My father's "story"
Gaza is full of stories. My relative's neighbors- 3 young children- were all killed today while playing marbles outside their home. Another distant relative was killed in his home. All in the name of making Israel more safe and secure.
My father has been doing his part by sharing his individual story with the world.
Yesterday, he spoke with NPR's NC station, WUNC. He appeared on the Story with Dick Gordon. You can listen him share his gripping experience here, one not unlike my friend Laila Al-Arian's grandfather's own story, published today in the Nation.
Moussa El-Haddad lives in Gaza with his wife. The bombs have fallen as close as 100 meters from his home. Two nights he was sitting at his desk and the reverberations from a nearby bomb knocked him right out of his chair. He tells Dick Gordon about what life is like for him now that his city is under siege, and about the hope that a new U.S. administration might mean new policies in this troubled region.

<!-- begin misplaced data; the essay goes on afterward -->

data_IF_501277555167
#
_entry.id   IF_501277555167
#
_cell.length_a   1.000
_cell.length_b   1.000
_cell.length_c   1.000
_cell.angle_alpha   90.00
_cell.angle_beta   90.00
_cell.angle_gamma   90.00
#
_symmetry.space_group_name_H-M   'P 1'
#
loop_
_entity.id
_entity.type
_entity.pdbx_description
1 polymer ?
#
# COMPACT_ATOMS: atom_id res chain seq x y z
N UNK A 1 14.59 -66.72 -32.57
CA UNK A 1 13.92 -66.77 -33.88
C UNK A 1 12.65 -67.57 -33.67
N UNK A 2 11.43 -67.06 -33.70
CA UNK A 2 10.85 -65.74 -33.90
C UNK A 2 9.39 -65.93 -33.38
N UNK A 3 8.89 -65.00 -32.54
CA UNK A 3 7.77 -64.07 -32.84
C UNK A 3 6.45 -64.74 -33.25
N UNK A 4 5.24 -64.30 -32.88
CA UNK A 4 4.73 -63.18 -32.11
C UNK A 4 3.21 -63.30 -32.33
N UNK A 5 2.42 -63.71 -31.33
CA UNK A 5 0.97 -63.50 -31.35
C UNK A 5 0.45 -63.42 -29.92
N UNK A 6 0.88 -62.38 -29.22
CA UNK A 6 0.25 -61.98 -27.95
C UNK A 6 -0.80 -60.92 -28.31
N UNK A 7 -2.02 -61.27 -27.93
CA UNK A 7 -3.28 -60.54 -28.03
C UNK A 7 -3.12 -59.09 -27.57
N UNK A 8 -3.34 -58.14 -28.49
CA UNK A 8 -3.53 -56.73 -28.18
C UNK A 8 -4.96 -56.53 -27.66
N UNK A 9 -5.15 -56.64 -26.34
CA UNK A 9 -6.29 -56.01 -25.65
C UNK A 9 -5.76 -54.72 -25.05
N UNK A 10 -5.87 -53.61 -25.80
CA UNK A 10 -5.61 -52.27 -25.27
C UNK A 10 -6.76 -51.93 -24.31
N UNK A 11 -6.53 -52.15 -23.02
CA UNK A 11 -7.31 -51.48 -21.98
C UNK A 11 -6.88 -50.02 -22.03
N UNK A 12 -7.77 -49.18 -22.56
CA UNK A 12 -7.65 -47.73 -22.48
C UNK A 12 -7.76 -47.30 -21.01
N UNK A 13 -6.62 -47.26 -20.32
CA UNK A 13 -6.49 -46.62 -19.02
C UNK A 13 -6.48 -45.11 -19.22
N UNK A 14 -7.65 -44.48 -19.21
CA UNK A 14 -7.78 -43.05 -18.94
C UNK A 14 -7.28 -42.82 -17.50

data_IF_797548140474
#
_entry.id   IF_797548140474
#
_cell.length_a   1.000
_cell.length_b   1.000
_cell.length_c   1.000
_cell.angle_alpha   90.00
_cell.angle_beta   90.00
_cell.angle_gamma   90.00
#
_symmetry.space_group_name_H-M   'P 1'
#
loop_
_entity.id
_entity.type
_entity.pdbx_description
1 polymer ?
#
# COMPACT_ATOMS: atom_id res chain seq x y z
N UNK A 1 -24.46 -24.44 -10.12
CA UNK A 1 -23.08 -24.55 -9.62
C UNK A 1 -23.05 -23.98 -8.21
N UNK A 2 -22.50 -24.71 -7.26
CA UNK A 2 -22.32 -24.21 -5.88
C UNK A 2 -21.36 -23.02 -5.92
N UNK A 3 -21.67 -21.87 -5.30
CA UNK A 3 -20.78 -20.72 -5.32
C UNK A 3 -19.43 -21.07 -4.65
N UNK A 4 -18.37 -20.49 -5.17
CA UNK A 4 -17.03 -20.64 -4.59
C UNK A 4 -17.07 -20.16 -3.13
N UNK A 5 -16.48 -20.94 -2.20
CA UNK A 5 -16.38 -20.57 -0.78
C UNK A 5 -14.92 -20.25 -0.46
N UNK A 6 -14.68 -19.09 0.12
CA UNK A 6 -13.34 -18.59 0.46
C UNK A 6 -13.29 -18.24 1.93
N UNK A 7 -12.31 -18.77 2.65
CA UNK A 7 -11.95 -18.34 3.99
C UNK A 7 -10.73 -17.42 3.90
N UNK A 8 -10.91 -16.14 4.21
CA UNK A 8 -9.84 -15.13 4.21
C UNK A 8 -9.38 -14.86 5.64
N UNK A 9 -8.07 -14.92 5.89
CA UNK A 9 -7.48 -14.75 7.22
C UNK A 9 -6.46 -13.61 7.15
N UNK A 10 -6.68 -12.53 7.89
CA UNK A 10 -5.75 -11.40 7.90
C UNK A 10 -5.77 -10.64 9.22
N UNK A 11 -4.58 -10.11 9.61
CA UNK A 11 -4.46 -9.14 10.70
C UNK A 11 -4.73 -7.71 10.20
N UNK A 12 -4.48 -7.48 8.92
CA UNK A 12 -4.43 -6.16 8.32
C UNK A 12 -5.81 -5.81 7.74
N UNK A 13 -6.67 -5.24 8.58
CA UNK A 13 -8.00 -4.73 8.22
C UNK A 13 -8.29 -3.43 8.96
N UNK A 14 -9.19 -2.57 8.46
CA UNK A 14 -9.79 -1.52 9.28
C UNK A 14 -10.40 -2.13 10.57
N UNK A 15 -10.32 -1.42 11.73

LINK TO THE FULL BROADCAST , including images my father took of a bombed out mosque near his house and a bread line winding out from a bakery.
Note: after my father's interview, the host felt obliged to interview someone living in Sderot- because after all the "story" would not be complete without the other view. He ending up interview an American-Israeli woman who was a settler in Gush Qatif, and now lives in Sderot. She reminisces about her wonderful days in Gaza (in illegal, fortified paramilitary complexes) and is nostalgic about living once again next to her "Arab neighbors" there (???). She then goes on to complain about how they have little protection and its not really safe anywhere (try telling that to the Jabaliya residents, Anita). What really bothered me about this was that not once is she pressed about Israel's assault on Gaza, as well as the obvious moral and political equivalencies being implied. But I digress.